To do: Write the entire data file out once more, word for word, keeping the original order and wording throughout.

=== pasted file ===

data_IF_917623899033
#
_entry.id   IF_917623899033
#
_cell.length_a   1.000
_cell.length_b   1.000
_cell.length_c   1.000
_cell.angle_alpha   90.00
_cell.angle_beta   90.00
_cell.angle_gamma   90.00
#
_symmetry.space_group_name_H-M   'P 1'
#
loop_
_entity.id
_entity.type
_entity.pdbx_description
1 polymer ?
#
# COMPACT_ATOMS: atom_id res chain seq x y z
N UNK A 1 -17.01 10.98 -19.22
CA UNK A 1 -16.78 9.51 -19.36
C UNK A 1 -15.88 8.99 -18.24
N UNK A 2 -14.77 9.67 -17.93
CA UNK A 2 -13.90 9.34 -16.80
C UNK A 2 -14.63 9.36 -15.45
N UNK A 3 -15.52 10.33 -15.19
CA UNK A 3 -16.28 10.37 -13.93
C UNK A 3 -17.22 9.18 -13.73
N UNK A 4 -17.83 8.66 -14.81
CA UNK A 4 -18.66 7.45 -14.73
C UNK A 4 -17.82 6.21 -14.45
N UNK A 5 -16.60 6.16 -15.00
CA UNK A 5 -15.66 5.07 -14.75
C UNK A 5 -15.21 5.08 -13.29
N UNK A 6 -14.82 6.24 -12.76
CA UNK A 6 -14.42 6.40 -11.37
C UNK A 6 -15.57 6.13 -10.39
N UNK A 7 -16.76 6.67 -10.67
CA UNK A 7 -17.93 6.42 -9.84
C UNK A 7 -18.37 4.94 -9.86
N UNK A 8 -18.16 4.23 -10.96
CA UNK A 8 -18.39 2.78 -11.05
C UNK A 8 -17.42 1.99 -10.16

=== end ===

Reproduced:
data_IF_917623899033
#
_entry.id   IF_917623899033
#
_cell.length_a   1.000
_cell.length_b   1.000
_cell.length_c   1.000
_cell.angle_alpha   90.00
_cell.angle_beta   90.00
_cell.angle_gamma   90.00
#
_symmetry.space_group_name_H-M   'P 1'
#
loop_
_entity.id
_entity.type
_entity.pdbx_description
1 polymer ?
#
# COMPACT_ATOMS: atom_id res chain seq x y z
N UNK A 1 -17.01 10.98 -19.22
CA UNK A 1 -16.78 9.51 -19.36
C UNK A 1 -15.88 8.99 -18.24
N UNK A 2 -14.77 9.67 -17.93
CA UNK A 2 -13.90 9.34 -16.80
C UNK A 2 -14.63 9.36 -15.45
N UNK A 3 -15.52 10.33 -15.19
CA UNK A 3 -16.28 10.37 -13.93
C UNK A 3 -17.22 9.18 -13.73
N UNK A 4 -17.83 8.66 -14.81
CA UNK A 4 -18.66 7.45 -14.73
C UNK A 4 -17.82 6.21 -14.45
N UNK A 5 -16.60 6.16 -15.00
CA UNK A 5 -15.66 5.07 -14.75
C UNK A 5 -15.21 5.08 -13.29
N UNK A 6 -14.82 6.24 -12.76
CA UNK A 6 -14.42 6.40 -11.37
C UNK A 6 -15.57 6.13 -10.39
N UNK A 7 -16.76 6.67 -10.67
CA UNK A 7 -17.93 6.42 -9.84
C UNK A 7 -18.37 4.94 -9.86
N UNK A 8 -18.16 4.23 -10.96
CA UNK A 8 -18.39 2.78 -11.05
C UNK A 8 -17.42 1.99 -10.16